5. Allspice – Pimento

Allspice is a forest tree cultivated to produce the dried fruit berries which are the product allspice. It grows in semi-tropical lowland forests with a mean temperature of 18-24°C and an annual rainfall of 1500-1750mm.

Evenly spread rainfall is desirable but trees will grow well with rainfall between 1200-2500mm.

6. Vanilla

Vanilla are perennial vines which produce vanilla beans. Vanilla grows well in humid tropical climates with a well-distributed annual rainfall of 1900 – 2300mm but with no prolonged dry period. A warm humid climate with temperatures ranging between 24°C-30°C is preferred with a mean close to 27°C.

7. Cloves

The clove tree is an evergreen which grows up to 15m in height. The clove tree produces buds which are used whole or ground as a spice. Bud and stem oils and oleoresins, and leaf oil, are used principally as a source of eugenol.

An optimal rainfall is 1750-2500mm, with a dry season and a temperature range of 15-30°C in a maritime environment.

8. Ginger

Ginger rhizome is the source of the most important ginger products which are dried rhizome, whole or ground as spice with ginger oil and oleoresins used as flavourings. A well-distributed yearly rainfall of 2500-3000mm is the optimum with a minimum rainfall of 1500mm.

The crop flourishes under warm sunny conditions but day temperatures above 30°C can cause leaf scorching while temperatures above 37°C without humidity and water can cause plant death.

Ground temperatures of 25-30°C are optimum for initial rhizome growth. Frost will kill the foliage and rhizomes near the surface but altitude as such is not a constraint to ginger production.

9. Cinnamon and Cassia

Cinnamon and cassia spices are the prepared dried bark of the trees belonging to the genus Cinnamomum. Cinnamon is the hardiest among the tree spices, tolerating a wide range of soil and climatic conditions.

The optimum climate has an average temperature between 27-30°C and 2000-2500mm of rainfall. Cinnamon is an evergreen tree that is kept to a height of 2-3m. The soil conditions are very important, as waterlogged soil will produce a bitter cinnamon bark.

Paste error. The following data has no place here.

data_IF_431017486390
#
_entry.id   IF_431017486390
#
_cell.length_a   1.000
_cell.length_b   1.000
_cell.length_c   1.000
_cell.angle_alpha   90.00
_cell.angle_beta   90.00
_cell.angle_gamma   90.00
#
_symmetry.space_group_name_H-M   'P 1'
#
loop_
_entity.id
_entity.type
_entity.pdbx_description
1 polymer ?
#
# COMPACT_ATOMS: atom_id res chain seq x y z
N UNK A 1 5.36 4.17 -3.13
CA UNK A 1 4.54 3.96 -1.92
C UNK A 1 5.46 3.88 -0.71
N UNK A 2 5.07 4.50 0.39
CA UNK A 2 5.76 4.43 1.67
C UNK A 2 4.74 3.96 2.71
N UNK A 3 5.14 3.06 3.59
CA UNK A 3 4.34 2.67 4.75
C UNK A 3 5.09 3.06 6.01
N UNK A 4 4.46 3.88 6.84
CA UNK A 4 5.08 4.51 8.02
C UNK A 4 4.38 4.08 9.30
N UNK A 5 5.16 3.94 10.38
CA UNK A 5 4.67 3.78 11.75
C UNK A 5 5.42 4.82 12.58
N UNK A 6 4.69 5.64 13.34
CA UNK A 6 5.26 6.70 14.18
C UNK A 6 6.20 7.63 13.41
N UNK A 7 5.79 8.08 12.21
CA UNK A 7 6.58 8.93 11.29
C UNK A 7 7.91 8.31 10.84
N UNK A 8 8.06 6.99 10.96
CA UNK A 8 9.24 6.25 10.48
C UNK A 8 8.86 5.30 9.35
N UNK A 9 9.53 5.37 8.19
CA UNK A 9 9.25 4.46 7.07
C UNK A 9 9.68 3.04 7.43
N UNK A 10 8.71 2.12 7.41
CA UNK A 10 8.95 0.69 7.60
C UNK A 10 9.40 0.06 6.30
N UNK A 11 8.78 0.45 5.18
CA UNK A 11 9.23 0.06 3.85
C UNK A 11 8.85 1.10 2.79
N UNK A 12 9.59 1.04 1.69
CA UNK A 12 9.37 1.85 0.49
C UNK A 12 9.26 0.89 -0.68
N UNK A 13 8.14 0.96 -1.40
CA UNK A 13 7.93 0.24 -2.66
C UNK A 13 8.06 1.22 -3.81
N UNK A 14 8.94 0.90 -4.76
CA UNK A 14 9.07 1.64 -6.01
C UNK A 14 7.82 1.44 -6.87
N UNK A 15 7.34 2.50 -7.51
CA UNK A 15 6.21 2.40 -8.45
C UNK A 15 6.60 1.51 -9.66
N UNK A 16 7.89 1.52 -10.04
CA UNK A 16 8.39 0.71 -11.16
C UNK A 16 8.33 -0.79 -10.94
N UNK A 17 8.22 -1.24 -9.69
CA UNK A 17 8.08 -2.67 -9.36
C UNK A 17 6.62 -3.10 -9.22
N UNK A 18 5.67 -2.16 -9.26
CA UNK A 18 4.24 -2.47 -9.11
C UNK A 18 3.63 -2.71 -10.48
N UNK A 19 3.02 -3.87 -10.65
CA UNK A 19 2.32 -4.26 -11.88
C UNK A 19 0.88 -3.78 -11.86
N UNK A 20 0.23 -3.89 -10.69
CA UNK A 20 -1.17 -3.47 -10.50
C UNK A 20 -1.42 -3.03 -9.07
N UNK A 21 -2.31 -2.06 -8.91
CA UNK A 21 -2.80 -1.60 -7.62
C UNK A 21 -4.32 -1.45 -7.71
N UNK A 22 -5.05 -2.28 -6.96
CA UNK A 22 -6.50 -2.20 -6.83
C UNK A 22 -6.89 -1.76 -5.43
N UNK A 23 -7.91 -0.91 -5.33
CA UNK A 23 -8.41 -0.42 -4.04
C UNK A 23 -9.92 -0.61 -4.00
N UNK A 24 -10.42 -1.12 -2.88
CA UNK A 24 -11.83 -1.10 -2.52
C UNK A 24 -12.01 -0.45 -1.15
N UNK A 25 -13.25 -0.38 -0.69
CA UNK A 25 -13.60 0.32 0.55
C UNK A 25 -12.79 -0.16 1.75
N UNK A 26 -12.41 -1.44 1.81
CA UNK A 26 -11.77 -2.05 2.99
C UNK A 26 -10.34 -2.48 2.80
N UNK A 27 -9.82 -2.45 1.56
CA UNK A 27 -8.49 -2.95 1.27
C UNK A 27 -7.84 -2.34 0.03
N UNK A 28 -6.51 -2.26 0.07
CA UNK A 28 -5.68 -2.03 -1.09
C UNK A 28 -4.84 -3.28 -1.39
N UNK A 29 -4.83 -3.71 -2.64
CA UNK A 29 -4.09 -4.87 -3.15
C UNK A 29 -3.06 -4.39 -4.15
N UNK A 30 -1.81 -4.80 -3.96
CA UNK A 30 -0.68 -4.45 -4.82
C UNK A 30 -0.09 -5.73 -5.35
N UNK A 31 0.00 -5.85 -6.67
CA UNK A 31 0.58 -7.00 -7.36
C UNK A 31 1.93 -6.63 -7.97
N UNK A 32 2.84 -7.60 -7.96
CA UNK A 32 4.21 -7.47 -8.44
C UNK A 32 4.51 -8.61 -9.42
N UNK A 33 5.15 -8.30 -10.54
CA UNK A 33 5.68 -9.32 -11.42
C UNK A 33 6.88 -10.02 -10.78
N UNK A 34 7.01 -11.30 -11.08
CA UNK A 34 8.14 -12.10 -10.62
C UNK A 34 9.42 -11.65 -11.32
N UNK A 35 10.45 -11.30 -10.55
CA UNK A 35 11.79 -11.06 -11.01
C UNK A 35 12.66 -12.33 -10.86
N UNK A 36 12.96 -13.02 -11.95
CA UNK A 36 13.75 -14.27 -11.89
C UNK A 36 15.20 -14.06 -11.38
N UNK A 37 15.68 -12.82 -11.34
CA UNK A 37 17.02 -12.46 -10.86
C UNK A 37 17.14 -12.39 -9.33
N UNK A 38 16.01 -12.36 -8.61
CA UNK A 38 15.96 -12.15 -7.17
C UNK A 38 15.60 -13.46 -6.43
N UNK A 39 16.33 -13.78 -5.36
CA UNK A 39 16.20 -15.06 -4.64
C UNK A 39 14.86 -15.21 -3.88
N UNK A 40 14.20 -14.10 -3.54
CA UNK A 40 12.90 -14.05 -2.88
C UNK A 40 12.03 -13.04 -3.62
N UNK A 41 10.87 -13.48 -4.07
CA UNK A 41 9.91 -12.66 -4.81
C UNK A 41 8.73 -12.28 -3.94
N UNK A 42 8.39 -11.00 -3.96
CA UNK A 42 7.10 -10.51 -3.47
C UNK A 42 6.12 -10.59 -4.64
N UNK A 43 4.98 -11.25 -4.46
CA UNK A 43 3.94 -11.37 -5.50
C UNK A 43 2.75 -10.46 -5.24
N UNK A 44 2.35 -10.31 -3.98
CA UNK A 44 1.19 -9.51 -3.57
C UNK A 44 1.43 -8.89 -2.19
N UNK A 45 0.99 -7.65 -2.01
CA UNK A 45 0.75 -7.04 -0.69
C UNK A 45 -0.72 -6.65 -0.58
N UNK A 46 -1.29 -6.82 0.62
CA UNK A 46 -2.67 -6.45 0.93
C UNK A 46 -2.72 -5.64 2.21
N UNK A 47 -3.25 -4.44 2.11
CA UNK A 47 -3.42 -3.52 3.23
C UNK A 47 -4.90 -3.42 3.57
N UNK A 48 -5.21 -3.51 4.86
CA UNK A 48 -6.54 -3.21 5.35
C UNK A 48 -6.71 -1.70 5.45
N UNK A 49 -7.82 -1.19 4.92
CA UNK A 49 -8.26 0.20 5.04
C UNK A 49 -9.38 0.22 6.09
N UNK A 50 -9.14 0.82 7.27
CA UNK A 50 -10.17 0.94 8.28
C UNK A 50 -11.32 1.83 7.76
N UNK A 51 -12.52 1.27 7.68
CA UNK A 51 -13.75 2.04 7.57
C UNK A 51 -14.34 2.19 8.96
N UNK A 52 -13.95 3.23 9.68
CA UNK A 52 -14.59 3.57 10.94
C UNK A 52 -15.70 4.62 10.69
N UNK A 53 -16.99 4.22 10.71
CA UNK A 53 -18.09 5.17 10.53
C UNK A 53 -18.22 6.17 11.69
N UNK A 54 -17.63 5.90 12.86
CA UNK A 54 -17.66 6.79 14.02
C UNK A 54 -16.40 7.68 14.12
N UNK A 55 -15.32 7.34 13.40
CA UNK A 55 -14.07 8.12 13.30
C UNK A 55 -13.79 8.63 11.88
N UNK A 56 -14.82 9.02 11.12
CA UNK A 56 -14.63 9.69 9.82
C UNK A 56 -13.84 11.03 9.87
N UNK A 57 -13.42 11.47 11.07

10. Turmeric

Turmeric is a plant of open forests with partial or intermittent shade desirable, although recent research has shown crop yields can be higher in open cultivation. An annual rainfall between 1000-2000mm is necessary with 1500mm being optimum.

Adequate soil moisture is the most significant factor affecting rhizome yield, the target product. Temperature is important, as the optimum varies with crop growth. High heat (30-35°C) is needed to encourage sprouting, 25-30°C during tillering, 20-25°C as rhizomes appear and 18-20°C during enlargement.

The major spice crops outside the tropical environments are the flower stigma of saffron, the fruits (“seeds”) of coriander and cumin, seed of mustard and sesame, and the leaves of bay, sage, origanum and thyme.

11. Saffron

Saffron is a sterile hybrid and re-propagates annually by producing replacement daughter corms. The dried tri-lobed stigma of the saffron crocus flower is the commercial product.

The autumn flowering saffron grows best in Mediterranean environments with cool moist winters and hot dry summers, and under this type of environment strategic irrigation will aid flower production.

12. Coriander

Coriander is a strong smelling annual herb extensively grown in many climates throughout the world. In commerce, coriander is broadly divided into two types according to the size of the fruit, which in turn determines the volatile oil content and end use.

The small fruited type var. microcarpum (diameter 1.5-3mm) is grown widely in cooler temperate regions while the larger fruited type var. vulgare (diameter 3-5mm) is grown in tropical and subtropical environments.

The small-fruited types contain higher oil (0.5-2%), which is extracted for its essential oil while the larger fruit with a lower oil (<1%), is used for grinding and blending. The fresh leaf (cilantro) is used in Asian cuisine.

13. Cumin

Cumin, a small annual herb native to the Mediterranean region, which is grown for its aromatic dried fruit that is widely used in cooking. Cumin prefers areas with low atmospheric humidity during the period of flowering, seed formation and ripening.

14. Mustard seed

White Mustard and Indian mustard are annual or biennial herbs. They are cultivated world-wide for dried ripe seeds, and used extensively in prepared mustards or in food products.

The extracted mustard oil is also widely used as a food flavour ingredient.

15. Sesame seed

Sesame, an annual herb, is now widely grown between 25°N and 25°S and can be grown to 40°N and 35°S. Sesame is grown for its seed in a wide range of environments from tropical to temperate and needs mean temperatures above 10°C and to 40°C maximum.

The plant is killed by frost and, depending on cultivar, matures within 40 to 180 days.